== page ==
Save Money: Don’t Pay the Mortgage

Sounds awful, doesn’t it? Contrary to the frugal rules your parents taught you or maybe your grandparents. Well, the Great Depression was a long time ago and we’ve come a long way, baby. No more do trivial items like mortgage contracts bother us because, well, the other partner in the contract, the banks, are showing how little they care for us.

I’ve discussed loan mods ad nauseam in this blog. The fact is for most borrowers either the bank refuses to offer one for a variety of reasons [too much income, not enough income, current in payments] or the loan mod proffered after months of paper-pushing is too draconian for the homeowners who soon fall into arrears again.

What’s the solution?

As mentioned in a recent NY Times article, in practice passive resistance rules . Homeowners simply stop paying on their underwater mortgages. Now, living “rent-free”, they take  whatever money they have and pay down bills, eke out an existence, put it away for the post- foreclosure rent deposit  or do whatever they have to do to make ends meet.

What about the foreclosure?

Don’t the banks swoop down and grab the house throwing its occupants into the streets? That’s what most of us think of when we think foreclosure, but the simple fact is the banks are swamped. In fact, today,  the average borrower in foreclosure has been delinquent for 438 days before actually being evicted, up from 251 days in January 2008, according to LPS Applied Analytics.

In my travels I’ve met plenty of homeowners who manage to stay in their homes rent free for months, even years. Not so long ago I talked to a man whose home in the Hollywood Hills had been in foreclosure for 24 months before the bank even threatened to evict him. He also had a guest house and had been collecting rent for the entire time. By law, his tenant was allowed to stay for another 60 to 90 days, though not rent-free.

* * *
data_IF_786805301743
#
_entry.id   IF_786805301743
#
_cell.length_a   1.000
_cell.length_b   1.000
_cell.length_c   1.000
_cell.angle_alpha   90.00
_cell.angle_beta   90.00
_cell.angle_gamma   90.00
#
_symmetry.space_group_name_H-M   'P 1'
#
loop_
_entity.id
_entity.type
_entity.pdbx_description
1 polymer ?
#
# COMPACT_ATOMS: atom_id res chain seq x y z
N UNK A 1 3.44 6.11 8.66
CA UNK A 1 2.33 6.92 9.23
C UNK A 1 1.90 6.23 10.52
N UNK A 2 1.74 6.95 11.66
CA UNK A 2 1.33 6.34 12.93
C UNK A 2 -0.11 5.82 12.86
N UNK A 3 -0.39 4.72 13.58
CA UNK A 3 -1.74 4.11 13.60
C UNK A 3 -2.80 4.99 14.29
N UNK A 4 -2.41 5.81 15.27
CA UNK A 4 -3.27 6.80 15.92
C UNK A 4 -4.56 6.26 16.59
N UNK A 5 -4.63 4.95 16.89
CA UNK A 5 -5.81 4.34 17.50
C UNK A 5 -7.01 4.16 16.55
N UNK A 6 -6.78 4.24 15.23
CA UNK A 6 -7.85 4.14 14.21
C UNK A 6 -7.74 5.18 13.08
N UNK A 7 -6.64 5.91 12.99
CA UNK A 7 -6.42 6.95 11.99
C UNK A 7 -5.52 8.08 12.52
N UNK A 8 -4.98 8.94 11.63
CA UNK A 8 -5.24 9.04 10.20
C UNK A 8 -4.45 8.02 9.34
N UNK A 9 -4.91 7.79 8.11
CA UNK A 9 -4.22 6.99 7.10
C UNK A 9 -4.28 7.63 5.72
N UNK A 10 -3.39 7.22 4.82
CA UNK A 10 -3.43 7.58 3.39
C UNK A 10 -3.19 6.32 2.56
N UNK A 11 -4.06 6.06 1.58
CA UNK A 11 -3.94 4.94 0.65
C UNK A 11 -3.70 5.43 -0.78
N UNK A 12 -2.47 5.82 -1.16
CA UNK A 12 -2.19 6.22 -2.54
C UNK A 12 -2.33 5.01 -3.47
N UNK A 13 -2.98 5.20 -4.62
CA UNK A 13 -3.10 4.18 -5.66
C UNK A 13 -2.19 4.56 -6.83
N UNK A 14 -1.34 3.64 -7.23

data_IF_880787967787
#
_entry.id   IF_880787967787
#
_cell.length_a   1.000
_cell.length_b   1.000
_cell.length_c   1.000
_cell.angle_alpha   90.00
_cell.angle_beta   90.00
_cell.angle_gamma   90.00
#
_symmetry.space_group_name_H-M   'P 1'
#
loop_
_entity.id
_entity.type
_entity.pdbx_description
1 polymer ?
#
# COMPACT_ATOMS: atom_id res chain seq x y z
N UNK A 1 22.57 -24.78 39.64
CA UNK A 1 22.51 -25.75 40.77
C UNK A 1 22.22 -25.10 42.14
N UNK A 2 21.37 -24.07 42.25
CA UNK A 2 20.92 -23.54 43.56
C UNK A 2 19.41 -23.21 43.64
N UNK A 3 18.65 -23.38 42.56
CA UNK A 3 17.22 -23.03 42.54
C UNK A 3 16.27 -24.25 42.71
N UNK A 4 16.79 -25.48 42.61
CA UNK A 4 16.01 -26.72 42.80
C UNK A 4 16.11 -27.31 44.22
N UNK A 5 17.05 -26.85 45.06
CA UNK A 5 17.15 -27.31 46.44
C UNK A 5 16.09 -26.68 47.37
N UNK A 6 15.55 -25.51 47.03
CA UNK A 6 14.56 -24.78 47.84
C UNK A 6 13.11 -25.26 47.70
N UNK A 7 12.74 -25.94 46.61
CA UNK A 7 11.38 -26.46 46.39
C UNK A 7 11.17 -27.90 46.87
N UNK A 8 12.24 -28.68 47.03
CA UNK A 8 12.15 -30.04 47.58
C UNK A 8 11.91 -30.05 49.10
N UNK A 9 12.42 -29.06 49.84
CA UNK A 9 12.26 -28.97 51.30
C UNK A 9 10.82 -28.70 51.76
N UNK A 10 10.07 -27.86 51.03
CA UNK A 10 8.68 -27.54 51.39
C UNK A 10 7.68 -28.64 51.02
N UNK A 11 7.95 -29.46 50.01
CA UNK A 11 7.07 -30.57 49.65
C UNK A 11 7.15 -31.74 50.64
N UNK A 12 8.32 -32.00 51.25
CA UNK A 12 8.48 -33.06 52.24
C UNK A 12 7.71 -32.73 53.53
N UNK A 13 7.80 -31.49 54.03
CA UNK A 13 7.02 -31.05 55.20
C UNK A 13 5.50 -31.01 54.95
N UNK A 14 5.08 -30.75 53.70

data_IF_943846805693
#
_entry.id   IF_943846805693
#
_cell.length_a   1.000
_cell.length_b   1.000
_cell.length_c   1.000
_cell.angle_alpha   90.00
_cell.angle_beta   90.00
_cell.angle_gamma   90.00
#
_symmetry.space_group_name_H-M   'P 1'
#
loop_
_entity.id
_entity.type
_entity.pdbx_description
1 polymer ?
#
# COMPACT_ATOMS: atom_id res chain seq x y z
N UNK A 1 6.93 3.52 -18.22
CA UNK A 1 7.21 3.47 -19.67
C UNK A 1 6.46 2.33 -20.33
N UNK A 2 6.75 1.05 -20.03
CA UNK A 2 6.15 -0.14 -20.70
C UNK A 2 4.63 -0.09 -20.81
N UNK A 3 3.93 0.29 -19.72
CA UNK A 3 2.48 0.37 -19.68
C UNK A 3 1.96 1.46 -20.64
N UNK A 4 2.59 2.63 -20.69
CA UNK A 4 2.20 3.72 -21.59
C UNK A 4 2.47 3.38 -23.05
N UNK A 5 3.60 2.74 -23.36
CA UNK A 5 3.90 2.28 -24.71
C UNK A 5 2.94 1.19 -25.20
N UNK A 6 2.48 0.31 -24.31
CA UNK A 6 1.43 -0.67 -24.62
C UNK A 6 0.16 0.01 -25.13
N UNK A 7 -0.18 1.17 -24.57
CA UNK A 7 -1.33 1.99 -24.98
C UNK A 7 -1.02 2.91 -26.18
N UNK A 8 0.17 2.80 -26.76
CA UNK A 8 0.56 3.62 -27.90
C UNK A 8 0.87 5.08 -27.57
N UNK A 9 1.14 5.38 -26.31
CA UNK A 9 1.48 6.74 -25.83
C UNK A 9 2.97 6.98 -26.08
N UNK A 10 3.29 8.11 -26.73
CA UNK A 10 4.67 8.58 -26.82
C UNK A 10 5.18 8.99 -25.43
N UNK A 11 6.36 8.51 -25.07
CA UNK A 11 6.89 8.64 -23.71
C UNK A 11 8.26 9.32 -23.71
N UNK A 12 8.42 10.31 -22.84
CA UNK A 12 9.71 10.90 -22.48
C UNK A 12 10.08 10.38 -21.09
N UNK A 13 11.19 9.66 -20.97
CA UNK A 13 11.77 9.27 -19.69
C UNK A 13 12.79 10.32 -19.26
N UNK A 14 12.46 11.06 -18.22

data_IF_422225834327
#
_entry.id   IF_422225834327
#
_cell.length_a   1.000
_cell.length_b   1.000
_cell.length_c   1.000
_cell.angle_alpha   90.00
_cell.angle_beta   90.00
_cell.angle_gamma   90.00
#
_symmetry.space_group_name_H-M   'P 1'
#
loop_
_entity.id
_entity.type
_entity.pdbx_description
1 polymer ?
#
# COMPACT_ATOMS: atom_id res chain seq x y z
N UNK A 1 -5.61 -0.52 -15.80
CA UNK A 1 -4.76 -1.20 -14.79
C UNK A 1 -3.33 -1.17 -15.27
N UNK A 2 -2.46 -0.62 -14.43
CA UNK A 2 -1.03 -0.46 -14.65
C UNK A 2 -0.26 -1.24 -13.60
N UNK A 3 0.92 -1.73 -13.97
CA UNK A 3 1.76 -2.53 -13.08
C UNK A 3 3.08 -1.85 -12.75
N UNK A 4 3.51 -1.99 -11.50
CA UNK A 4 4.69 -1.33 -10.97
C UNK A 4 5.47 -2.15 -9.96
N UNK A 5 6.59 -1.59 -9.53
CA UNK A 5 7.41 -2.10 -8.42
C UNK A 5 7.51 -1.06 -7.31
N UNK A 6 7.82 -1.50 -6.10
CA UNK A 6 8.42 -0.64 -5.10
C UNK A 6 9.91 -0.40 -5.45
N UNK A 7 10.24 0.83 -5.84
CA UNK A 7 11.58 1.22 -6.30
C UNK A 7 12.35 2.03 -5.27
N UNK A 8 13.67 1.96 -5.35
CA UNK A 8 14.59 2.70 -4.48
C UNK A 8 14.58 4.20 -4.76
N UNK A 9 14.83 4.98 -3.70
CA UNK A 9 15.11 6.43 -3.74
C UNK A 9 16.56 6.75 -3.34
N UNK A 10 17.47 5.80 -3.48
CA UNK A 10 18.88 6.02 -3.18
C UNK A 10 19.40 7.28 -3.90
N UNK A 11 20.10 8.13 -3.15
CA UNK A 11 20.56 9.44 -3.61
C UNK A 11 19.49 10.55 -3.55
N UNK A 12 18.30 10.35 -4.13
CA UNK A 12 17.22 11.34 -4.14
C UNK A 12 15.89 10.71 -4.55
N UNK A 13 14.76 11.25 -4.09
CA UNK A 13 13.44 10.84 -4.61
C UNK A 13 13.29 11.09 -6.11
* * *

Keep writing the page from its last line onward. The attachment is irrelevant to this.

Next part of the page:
More than 650,000 households had not paid in 18 months, LPS calculated earlier this year. With 19 percent of those homes, the lender had not even begun to take action to repossess the property — double the rate of a year earlier. In California, a non-judicial foreclosure state, the process can be fairly rapid, 3 months and 21 days from start to finish. That’s theoretically and legally possible, except, again, it rarely happens. In California, the average is now 415 days and lengthening every month. The reason is the overwhelming number of defaulting mortgages.

Even in short sales, the banks seem to be in no rush to consummate the transaction as borrowers forced to wait for 3 to 6 months have discovered. In the meantime, the homeowner lives rent free or collects rent from tenants Everyone lives in a kind of limbo knowing the ax will fall sometime and some would much rather just move out and get on with their lives and reconstructing their credit reports. For  many, it may not be  much, but it is some small revenge again the behemoth banks who took all that bailout money and turned a tidy profit while the nation’s homeowners bore the brunt. Yes, a small but satisfying revenge.

The Trouble With Loan Mods

Loan Mods Are Not Working

Despite high hopes and great fanfare, loan mods, it seems, are just not working. Various figures have been bandied about. At the beginning of December, Treasury Department officials determined that about 700,000 mortgage modifications were in process under the federal HAMP [Home Affordable Modification Program], announced in March 2009, but only about 31,000 had actually been made permament.

Those figures are dismal enough, but here’s the kicker–about 25% of homeowners who received mods have already fallen behind on their payments!

Banks Just Don’t Want To Do Loan Mods

Many excuses have been offered for these pathetic figures: paperwork gets lost, homeowners lose patience with the tedious process, the process is so long homeowners’ situations have changed drastically. Some blame the Obama administration. Here’s what I see.

No matter how much the Obama administration admonishes banks to do these mods, the banks are clearly dragging their feet. Good old B of A, for instance, claims 158,000 trial mods, but only 98 have been made permanent. In a year! Then, there’s JP Morgan. It approved 16,000 loan mods in a year, but says it’s a “struggle” to make them permanent  because only half  of those who have completed the 3-month trial program had completed all the paperwork, read financial statements.

Banks Make the Process Tedious